Eye to Eye – “Nice Girls”

Songwriters: Deborah Berg and Julian Marshall
Genre: Synthpop
Hot 100: #37 on July 24

Formed in 1979, Eye to Eye were a duo consisting of American vocalist Deborah Berg and British keyboardist Julian Marshall. The sleek, smooth production is courtesy of Gary Katz, best known for producing all the classic Steely Dan records in the 1970s. In fact, Steely Dan frontman Donald Fagen plays keyboard on one track on Eye to Eye’s self-titled debut LP. “Nice Girls” featured Berg’s crisp vocals, guitarist Rick Derringer, formerly of the ‘60s band The McCoys (“Hang on Sloopy”) and Toto drummer Jeff Porcaro, among other session aces. It’s a given that any Steely Dan-adjacent project would have top-notch musicians.

Haircut One Hundred – “Love Plus One”

Songwriter: Nick Heyward
Genre: New wave
Hot 100: #37 on August 7

Genre-blending British new wave band Haircut One Hundred, fronted by Nick Heyward, released their stellar debut album, Pelican West, in 1982. The lead single and only Top 40 hit from that record was “Love Plus One.” The hit showed off the preppy group’s catchy and eclectic sound, featuring horns, marimbas, bongos and cha-cha guitar riffs.

Marshall Crenshaw – “Someday, Someway”

Songwriter: Marshall Crenshaw
Genre: Power pop
Hot 100: #36 on August 28

A masterful pop songwriter, Berkley, Michigan native Marshall Crenshaw should’ve had far more hits. It was probably a matter of timing as his catchy pop-rock would have fit in more with the ‘50s and ‘60s rockers that influenced him. In fact, Crenshaw’s break was playing John Lennon in the touring production of the Broadway show Beatlemania in the late ‘70s. He would later star as Buddy Holly in the 1987 film La Bamba. “Someday, Someway” is one of many perfect power pop tunes on his self-titled debut LP (“Mary Anne” and “There She Goes Again” are a couple personal favorites). Crenshaw’s biggest chart success would come in the mid-90s when The Gin Blossoms’ “Til I Hear It From You,” a song Crenshaw co-wrote after they’d both performed at SXSW, hit #9.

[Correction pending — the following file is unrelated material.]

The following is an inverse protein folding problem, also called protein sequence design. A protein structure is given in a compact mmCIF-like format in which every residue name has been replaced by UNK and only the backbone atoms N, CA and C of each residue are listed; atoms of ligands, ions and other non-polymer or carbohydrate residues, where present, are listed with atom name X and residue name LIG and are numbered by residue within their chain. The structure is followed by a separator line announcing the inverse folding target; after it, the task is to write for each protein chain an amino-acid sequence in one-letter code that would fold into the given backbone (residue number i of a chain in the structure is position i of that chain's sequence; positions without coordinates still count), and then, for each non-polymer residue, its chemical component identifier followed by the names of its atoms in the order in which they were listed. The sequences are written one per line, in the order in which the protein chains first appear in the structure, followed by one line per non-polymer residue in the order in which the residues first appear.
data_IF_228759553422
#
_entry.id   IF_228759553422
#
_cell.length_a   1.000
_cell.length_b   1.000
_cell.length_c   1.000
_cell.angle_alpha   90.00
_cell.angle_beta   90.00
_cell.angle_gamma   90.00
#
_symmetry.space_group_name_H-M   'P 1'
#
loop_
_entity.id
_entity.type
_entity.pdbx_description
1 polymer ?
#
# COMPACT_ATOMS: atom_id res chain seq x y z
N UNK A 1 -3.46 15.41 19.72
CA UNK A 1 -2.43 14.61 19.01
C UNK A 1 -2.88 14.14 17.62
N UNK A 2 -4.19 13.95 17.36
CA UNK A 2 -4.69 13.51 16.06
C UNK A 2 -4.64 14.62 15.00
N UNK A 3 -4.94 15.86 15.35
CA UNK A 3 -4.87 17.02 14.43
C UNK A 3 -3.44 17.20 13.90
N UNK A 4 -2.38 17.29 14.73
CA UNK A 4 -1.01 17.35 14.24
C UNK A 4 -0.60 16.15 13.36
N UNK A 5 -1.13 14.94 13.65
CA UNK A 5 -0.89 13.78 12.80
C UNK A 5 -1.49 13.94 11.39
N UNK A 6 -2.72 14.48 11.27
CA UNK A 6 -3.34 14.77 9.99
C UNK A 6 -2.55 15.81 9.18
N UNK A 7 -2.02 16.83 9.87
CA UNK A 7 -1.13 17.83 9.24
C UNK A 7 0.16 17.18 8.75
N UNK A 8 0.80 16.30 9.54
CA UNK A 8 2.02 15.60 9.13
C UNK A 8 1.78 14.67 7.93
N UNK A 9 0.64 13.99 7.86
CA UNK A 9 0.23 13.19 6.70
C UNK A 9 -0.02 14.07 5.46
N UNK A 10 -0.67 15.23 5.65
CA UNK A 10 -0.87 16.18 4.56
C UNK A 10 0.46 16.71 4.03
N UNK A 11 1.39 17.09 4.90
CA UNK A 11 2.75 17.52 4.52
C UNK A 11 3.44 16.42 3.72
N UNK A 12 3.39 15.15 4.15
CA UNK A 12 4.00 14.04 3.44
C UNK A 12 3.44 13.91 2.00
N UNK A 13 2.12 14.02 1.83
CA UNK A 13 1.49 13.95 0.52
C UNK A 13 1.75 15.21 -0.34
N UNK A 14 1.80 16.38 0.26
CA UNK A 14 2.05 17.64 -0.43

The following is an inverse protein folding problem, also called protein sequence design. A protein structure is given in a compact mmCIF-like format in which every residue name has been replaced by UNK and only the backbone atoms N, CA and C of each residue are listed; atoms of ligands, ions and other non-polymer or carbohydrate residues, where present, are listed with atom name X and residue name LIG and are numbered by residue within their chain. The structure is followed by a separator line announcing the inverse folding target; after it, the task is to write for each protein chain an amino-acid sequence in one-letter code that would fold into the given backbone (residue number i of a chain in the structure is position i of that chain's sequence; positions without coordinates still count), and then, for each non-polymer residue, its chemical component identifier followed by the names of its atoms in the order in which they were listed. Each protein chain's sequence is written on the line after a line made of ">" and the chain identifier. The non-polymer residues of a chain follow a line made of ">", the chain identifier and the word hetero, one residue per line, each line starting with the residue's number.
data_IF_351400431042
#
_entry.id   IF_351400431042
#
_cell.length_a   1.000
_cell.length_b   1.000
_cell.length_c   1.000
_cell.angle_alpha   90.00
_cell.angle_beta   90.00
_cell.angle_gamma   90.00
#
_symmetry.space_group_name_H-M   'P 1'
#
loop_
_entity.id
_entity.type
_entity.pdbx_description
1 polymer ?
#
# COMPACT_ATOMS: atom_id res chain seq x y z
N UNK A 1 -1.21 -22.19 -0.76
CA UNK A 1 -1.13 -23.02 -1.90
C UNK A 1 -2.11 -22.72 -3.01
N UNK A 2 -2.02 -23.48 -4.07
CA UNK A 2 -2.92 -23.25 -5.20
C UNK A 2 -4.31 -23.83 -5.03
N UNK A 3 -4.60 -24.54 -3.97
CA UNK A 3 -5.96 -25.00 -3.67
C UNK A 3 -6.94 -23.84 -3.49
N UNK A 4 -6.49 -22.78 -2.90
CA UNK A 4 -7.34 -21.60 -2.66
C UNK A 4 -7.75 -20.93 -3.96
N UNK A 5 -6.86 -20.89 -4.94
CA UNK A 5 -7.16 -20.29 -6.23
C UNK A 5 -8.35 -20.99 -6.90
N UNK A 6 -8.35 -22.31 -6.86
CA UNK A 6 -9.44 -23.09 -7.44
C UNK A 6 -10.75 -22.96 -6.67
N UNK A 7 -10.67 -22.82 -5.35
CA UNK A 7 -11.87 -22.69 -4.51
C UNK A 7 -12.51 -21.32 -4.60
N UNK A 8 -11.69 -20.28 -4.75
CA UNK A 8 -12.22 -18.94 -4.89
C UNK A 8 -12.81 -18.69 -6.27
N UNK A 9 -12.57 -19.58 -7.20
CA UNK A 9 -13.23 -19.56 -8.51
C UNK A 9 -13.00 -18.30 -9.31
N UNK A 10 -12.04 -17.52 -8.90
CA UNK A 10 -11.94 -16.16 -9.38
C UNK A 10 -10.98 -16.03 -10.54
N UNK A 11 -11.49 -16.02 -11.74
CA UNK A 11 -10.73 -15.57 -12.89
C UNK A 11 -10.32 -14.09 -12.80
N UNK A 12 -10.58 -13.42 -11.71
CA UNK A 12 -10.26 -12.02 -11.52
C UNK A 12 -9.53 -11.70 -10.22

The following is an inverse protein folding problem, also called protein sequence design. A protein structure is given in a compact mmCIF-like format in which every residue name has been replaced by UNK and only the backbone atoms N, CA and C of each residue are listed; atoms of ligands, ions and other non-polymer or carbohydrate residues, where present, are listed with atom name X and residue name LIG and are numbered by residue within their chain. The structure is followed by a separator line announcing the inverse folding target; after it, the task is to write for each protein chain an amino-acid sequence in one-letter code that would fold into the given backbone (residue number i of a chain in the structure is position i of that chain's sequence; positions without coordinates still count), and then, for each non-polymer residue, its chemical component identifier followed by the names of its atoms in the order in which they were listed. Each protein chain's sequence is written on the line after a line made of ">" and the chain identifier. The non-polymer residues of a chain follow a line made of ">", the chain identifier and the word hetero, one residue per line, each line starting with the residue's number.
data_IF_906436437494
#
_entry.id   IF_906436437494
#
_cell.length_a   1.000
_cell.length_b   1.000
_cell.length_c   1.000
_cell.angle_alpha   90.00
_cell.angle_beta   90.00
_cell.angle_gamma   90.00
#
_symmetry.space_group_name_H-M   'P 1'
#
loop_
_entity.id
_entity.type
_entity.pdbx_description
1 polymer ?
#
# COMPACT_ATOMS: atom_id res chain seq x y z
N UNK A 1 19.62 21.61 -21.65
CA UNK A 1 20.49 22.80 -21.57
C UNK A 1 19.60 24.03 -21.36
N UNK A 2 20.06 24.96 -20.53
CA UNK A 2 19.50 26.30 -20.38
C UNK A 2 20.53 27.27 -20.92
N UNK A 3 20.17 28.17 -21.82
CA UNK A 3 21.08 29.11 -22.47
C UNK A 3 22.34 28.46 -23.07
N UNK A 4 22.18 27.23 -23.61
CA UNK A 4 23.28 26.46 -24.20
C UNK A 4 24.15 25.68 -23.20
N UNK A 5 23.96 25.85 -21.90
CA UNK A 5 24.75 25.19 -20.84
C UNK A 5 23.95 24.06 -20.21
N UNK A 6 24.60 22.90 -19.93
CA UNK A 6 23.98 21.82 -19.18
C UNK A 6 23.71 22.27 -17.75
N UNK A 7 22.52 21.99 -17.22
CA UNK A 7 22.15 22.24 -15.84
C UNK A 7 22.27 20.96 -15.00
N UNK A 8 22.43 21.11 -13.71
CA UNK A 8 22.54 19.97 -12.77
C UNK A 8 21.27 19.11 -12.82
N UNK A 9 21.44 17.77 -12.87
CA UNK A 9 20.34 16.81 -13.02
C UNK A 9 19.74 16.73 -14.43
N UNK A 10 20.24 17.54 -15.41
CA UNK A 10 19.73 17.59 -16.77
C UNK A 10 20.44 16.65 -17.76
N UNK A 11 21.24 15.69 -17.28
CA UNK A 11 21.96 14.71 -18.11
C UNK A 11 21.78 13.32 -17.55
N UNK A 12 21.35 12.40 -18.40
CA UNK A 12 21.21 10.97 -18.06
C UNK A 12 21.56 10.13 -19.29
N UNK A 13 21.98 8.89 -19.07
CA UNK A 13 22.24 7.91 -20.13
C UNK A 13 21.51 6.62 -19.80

Donald Fagen – “I.G.Y. (What a Beautiful World)”

Songwriter: Donald Fagen
Genre: Jazz-rock
Hot 100: #26 on November 27

The lead track from his classic solo debut, “I.G.Y.” was Donald Fagen’s only pop hit. The Nightfly is Fagen’s semi-autobiographical song cycle about growing up in the New York City suburbs in the 1950s. “I.G.Y.” stands for “International Geophysical Year,” a worldwide systematic study of Earth and its planetary environment that ran from July 1957 to December 1958. Play “I.G.Y.” if you ever need to test out new speakers or headphones.

In addition to his association with aforementioned one-hitters Eye to Eye, Fagen was also loosely connected to a forgotten one-hit wonder called Sneaker, who also had their only hit in ’82 with the ballad “More Than Just the Two of Us” (#34). That band took their name from the 1975 Steely Dan song “Bad Sneakers” and were produced by Dan guitarist Jeff “Skunk” Baxter.

Beyond these great songs, 1982 had some truly strange one-hit wonders. Notably, Frank Zappa’s “Valley Girl” (#32), which features Zappa’s 14-year-old daughter, Moon, talking like a girl from San Fernando Valley – “like totally!” “gag me with a spoon!” – over hard rock music. Pac-Man inspired a novelty rock song, “Pac-Man Fever,” by Buckner & Garcia, which peaked at #9 and sold over a million copies.

Stay tuned to 360°Sound for more, as our series on the best and most interesting one-hit wonders continues. Collect them all!